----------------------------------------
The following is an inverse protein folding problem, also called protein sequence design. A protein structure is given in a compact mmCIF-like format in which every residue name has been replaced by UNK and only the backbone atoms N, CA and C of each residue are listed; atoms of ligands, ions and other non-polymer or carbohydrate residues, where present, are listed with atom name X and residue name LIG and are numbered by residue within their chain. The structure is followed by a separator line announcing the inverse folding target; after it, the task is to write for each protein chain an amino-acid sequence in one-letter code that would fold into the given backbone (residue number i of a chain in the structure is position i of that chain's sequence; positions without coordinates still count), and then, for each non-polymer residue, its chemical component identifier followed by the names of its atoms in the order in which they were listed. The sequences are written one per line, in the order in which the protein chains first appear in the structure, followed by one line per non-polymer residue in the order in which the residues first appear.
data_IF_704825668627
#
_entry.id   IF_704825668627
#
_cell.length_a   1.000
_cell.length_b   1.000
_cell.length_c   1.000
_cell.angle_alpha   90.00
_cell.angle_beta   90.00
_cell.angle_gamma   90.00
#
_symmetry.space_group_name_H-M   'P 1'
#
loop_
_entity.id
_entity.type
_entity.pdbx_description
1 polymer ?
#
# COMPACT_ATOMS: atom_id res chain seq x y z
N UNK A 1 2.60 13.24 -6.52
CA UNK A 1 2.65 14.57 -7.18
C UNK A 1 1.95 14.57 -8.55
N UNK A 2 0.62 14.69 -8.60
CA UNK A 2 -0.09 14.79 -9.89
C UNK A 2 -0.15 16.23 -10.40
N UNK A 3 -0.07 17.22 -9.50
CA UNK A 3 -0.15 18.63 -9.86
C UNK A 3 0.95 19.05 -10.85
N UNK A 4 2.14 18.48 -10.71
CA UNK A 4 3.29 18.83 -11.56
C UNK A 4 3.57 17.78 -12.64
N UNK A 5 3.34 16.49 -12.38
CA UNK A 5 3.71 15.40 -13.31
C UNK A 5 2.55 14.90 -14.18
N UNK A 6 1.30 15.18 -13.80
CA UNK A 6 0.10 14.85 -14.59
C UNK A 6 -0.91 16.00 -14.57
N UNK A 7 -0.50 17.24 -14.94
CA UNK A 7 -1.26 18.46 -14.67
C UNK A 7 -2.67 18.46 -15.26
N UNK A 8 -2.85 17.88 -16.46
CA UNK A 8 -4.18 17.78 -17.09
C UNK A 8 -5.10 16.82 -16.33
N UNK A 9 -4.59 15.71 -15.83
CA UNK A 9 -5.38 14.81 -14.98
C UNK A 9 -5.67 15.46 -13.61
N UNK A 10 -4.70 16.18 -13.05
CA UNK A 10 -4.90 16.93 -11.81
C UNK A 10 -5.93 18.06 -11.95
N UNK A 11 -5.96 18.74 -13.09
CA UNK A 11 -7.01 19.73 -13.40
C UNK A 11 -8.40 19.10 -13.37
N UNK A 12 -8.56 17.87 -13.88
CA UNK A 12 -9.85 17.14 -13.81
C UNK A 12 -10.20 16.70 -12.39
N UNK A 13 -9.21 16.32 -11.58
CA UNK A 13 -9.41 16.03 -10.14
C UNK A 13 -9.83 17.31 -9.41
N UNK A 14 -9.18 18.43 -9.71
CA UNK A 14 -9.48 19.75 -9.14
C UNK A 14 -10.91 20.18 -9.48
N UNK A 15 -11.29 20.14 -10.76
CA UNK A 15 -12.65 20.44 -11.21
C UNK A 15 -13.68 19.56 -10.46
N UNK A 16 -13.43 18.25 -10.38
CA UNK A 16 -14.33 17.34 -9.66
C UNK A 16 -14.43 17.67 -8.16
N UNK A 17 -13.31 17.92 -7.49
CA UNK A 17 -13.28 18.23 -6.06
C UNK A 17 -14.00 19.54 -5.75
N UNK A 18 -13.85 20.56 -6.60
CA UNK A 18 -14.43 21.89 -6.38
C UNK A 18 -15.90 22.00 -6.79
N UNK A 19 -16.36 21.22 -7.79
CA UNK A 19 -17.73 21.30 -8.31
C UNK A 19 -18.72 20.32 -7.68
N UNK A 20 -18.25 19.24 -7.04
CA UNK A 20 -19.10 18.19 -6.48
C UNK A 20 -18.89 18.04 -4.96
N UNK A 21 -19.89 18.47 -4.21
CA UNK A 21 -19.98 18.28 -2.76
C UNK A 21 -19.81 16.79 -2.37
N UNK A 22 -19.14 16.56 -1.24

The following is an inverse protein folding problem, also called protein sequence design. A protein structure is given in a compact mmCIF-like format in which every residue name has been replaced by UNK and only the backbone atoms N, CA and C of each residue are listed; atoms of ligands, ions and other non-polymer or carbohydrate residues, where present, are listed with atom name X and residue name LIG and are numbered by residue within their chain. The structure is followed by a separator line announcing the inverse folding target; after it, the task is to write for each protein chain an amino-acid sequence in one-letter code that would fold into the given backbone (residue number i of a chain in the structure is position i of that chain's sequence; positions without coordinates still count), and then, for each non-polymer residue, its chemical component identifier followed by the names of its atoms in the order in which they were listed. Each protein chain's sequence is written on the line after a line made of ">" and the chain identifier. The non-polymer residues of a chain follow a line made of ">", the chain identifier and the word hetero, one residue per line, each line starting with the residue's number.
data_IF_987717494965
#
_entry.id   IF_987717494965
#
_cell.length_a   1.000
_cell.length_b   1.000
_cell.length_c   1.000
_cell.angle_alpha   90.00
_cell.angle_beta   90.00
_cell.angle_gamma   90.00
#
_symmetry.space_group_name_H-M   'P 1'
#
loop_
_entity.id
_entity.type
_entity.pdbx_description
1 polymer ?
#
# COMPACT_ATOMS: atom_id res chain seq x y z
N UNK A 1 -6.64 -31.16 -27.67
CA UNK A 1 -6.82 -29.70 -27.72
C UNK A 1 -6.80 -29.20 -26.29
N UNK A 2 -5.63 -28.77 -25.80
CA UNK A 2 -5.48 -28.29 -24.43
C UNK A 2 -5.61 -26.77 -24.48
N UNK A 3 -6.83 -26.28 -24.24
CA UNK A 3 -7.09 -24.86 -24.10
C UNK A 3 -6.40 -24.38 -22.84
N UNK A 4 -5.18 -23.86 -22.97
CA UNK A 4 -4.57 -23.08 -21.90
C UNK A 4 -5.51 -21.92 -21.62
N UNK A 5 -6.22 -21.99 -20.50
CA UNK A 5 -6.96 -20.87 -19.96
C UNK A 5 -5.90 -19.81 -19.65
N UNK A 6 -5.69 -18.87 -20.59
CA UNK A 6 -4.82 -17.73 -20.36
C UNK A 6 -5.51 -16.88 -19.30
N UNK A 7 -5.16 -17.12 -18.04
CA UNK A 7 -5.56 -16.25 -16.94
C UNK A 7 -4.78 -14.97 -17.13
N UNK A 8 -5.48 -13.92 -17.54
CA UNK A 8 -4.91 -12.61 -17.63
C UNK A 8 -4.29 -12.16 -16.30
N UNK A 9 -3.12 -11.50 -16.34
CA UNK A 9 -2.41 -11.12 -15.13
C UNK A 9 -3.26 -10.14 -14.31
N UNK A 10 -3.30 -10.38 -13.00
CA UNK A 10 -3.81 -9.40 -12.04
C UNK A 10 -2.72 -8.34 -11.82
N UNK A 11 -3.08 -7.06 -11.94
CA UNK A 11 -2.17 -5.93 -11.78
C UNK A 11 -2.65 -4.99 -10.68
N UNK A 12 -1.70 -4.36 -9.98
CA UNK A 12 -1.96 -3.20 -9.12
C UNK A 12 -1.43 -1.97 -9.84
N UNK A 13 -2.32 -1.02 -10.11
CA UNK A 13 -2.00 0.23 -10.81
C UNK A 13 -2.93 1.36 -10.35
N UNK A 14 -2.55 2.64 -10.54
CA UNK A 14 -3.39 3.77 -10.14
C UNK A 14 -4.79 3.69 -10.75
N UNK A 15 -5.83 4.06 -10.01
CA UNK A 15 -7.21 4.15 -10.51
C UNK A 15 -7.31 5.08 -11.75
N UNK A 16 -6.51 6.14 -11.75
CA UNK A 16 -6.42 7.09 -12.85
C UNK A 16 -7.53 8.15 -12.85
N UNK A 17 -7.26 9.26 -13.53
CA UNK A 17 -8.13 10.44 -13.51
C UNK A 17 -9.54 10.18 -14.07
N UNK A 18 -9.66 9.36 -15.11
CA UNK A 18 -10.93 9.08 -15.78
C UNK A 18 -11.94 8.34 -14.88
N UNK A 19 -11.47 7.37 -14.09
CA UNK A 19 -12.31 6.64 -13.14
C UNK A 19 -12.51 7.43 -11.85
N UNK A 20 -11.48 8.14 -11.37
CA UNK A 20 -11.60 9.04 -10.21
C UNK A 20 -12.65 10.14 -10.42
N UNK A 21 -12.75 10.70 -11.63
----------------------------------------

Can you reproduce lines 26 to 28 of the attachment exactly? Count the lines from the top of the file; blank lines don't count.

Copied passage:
CA UNK A 2 -0.09 14.79 -9.89
C UNK A 2 -0.15 16.23 -10.40
N UNK A 3 -0.07 17.22 -9.50